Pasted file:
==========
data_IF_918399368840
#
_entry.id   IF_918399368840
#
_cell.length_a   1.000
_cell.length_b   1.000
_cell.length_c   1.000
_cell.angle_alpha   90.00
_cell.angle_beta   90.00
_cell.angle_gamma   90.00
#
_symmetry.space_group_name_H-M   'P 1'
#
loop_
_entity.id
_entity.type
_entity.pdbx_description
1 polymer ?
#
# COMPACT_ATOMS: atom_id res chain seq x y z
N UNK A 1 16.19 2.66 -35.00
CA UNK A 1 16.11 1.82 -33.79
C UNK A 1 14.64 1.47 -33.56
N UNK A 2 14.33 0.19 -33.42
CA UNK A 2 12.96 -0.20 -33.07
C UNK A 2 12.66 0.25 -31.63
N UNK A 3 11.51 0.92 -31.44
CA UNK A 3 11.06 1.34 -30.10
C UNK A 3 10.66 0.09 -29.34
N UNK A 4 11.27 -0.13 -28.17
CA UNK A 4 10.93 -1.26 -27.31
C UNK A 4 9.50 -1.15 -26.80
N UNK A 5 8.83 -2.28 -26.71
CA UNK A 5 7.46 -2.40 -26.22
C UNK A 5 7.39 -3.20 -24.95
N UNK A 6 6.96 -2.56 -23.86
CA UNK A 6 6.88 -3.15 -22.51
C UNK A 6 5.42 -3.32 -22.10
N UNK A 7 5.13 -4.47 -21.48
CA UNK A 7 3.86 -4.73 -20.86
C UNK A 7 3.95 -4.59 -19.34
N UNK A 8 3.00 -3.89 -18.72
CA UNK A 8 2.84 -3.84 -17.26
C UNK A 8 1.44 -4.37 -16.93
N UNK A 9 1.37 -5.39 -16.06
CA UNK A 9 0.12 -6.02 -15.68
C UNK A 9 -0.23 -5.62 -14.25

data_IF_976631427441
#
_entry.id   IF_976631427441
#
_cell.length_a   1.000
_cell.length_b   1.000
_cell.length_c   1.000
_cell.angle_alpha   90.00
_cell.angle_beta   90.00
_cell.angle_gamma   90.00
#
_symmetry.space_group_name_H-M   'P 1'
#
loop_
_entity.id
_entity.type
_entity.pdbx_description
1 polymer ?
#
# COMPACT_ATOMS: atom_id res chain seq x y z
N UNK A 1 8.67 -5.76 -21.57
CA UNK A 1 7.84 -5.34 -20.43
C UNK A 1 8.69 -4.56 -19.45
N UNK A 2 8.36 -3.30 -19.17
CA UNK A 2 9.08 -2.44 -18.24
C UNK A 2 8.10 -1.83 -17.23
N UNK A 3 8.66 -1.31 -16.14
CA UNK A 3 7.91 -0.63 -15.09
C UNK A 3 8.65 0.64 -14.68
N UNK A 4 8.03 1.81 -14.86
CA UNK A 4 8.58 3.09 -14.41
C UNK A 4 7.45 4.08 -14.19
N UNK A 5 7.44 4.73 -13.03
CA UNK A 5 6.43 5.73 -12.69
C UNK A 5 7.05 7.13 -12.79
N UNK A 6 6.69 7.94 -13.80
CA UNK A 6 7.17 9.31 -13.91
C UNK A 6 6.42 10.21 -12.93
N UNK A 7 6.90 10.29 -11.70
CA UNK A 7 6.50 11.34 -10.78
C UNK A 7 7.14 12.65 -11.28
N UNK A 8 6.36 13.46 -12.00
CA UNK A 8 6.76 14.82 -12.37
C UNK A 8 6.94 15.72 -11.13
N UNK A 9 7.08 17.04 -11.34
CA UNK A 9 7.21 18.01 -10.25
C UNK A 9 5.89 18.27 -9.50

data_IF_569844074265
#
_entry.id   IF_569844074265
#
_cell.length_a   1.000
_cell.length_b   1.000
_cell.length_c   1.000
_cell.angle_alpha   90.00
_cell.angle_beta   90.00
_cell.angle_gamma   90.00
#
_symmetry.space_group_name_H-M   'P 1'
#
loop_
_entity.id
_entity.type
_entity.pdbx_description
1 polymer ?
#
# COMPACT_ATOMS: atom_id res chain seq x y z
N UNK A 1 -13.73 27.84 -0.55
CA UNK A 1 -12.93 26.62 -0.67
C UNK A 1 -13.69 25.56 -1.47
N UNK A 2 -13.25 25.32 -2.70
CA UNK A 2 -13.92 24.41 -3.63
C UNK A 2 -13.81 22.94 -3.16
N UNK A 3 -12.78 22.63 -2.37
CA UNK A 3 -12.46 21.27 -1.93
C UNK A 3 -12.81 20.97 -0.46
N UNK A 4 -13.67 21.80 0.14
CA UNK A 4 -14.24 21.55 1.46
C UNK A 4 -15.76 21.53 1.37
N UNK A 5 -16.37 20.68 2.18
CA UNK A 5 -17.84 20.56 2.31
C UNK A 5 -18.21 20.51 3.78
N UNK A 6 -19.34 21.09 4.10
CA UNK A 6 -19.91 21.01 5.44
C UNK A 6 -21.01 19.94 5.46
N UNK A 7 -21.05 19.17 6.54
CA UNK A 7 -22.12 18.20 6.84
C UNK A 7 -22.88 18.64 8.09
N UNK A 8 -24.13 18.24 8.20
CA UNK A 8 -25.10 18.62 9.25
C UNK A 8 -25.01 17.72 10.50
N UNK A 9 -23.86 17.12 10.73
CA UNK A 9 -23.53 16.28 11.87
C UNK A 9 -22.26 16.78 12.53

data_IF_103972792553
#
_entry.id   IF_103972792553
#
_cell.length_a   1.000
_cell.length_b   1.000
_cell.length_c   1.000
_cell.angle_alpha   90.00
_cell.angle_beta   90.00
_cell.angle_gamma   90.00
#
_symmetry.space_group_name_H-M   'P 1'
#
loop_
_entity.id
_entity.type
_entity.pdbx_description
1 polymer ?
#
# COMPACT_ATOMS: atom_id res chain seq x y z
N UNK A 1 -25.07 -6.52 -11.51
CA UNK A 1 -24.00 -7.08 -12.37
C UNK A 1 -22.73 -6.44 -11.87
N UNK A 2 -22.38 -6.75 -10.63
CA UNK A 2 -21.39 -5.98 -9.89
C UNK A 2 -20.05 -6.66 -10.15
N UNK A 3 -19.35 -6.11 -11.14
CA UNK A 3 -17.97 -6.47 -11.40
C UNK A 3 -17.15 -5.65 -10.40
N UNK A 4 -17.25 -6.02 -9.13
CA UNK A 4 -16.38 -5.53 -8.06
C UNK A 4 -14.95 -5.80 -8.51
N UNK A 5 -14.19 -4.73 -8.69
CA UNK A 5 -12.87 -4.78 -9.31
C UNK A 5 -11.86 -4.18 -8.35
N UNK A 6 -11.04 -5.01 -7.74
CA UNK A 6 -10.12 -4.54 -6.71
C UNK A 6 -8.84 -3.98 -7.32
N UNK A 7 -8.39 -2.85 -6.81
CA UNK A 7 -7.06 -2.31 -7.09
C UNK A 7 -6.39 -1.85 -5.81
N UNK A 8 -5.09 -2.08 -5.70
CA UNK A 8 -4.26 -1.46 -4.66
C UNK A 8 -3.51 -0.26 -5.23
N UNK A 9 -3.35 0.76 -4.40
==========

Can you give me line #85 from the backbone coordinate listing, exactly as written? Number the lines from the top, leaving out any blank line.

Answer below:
C UNK A 6 6.42 10.21 -12.93